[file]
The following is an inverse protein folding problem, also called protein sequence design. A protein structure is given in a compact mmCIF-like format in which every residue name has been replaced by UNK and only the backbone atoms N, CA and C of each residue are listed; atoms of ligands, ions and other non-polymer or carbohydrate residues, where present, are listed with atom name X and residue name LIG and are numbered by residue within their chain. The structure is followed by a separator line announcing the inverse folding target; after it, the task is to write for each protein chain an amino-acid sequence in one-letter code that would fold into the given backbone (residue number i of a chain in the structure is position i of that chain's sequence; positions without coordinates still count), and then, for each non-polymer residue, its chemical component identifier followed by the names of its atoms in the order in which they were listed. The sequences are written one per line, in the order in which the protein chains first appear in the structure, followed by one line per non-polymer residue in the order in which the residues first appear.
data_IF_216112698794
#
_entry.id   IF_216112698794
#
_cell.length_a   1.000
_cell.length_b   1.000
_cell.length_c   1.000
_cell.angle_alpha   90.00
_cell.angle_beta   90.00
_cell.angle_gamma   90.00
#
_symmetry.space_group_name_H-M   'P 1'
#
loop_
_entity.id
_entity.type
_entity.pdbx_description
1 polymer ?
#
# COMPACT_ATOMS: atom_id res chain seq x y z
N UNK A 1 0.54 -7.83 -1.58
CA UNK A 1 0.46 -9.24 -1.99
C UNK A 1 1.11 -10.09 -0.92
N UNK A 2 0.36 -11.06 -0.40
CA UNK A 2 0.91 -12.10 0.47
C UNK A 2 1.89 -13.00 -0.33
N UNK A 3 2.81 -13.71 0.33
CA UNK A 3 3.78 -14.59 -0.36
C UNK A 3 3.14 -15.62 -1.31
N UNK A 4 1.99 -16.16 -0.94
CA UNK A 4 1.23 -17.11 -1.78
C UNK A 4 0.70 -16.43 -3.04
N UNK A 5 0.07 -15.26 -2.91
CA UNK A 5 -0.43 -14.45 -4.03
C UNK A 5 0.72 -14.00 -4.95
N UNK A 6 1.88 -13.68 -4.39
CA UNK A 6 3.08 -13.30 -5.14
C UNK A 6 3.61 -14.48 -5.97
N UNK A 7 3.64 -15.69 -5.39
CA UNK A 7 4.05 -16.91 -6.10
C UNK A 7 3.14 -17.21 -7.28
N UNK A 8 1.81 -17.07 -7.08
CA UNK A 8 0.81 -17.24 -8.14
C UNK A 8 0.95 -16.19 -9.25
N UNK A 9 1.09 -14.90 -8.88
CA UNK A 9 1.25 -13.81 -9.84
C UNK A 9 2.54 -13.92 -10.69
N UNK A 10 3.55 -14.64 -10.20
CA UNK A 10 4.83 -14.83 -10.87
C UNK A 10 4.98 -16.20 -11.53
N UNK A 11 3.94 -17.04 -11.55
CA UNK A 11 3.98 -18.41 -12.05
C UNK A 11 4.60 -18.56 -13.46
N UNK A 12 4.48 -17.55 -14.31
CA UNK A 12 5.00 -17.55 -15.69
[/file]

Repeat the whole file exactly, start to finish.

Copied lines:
The following is an inverse protein folding problem, also called protein sequence design. A protein structure is given in a compact mmCIF-like format in which every residue name has been replaced by UNK and only the backbone atoms N, CA and C of each residue are listed; atoms of ligands, ions and other non-polymer or carbohydrate residues, where present, are listed with atom name X and residue name LIG and are numbered by residue within their chain. The structure is followed by a separator line announcing the inverse folding target; after it, the task is to write for each protein chain an amino-acid sequence in one-letter code that would fold into the given backbone (residue number i of a chain in the structure is position i of that chain's sequence; positions without coordinates still count), and then, for each non-polymer residue, its chemical component identifier followed by the names of its atoms in the order in which they were listed. The sequences are written one per line, in the order in which the protein chains first appear in the structure, followed by one line per non-polymer residue in the order in which the residues first appear.
data_IF_216112698794
#
_entry.id   IF_216112698794
#
_cell.length_a   1.000
_cell.length_b   1.000
_cell.length_c   1.000
_cell.angle_alpha   90.00
_cell.angle_beta   90.00
_cell.angle_gamma   90.00
#
_symmetry.space_group_name_H-M   'P 1'
#
loop_
_entity.id
_entity.type
_entity.pdbx_description
1 polymer ?
#
# COMPACT_ATOMS: atom_id res chain seq x y z
N UNK A 1 0.54 -7.83 -1.58
CA UNK A 1 0.46 -9.24 -1.99
C UNK A 1 1.11 -10.09 -0.92
N UNK A 2 0.36 -11.06 -0.40
CA UNK A 2 0.91 -12.10 0.47
C UNK A 2 1.89 -13.00 -0.33
N UNK A 3 2.81 -13.71 0.33
CA UNK A 3 3.78 -14.59 -0.36
C UNK A 3 3.14 -15.62 -1.31
N UNK A 4 1.99 -16.16 -0.94
CA UNK A 4 1.23 -17.11 -1.78
C UNK A 4 0.70 -16.43 -3.04
N UNK A 5 0.07 -15.26 -2.91
CA UNK A 5 -0.43 -14.45 -4.03
C UNK A 5 0.72 -14.00 -4.95
N UNK A 6 1.88 -13.68 -4.39
CA UNK A 6 3.08 -13.30 -5.14
C UNK A 6 3.61 -14.48 -5.97
N UNK A 7 3.64 -15.69 -5.39
CA UNK A 7 4.05 -16.91 -6.10
C UNK A 7 3.14 -17.21 -7.28
N UNK A 8 1.81 -17.07 -7.08
CA UNK A 8 0.81 -17.24 -8.14
C UNK A 8 0.95 -16.19 -9.25
N UNK A 9 1.09 -14.90 -8.88
CA UNK A 9 1.25 -13.81 -9.84
C UNK A 9 2.54 -13.92 -10.69
N UNK A 10 3.55 -14.64 -10.20
CA UNK A 10 4.83 -14.83 -10.87
C UNK A 10 4.98 -16.20 -11.53
N UNK A 11 3.94 -17.04 -11.55
CA UNK A 11 3.98 -18.41 -12.05
C UNK A 11 4.60 -18.56 -13.46
N UNK A 12 4.48 -17.55 -14.31
CA UNK A 12 5.00 -17.55 -15.69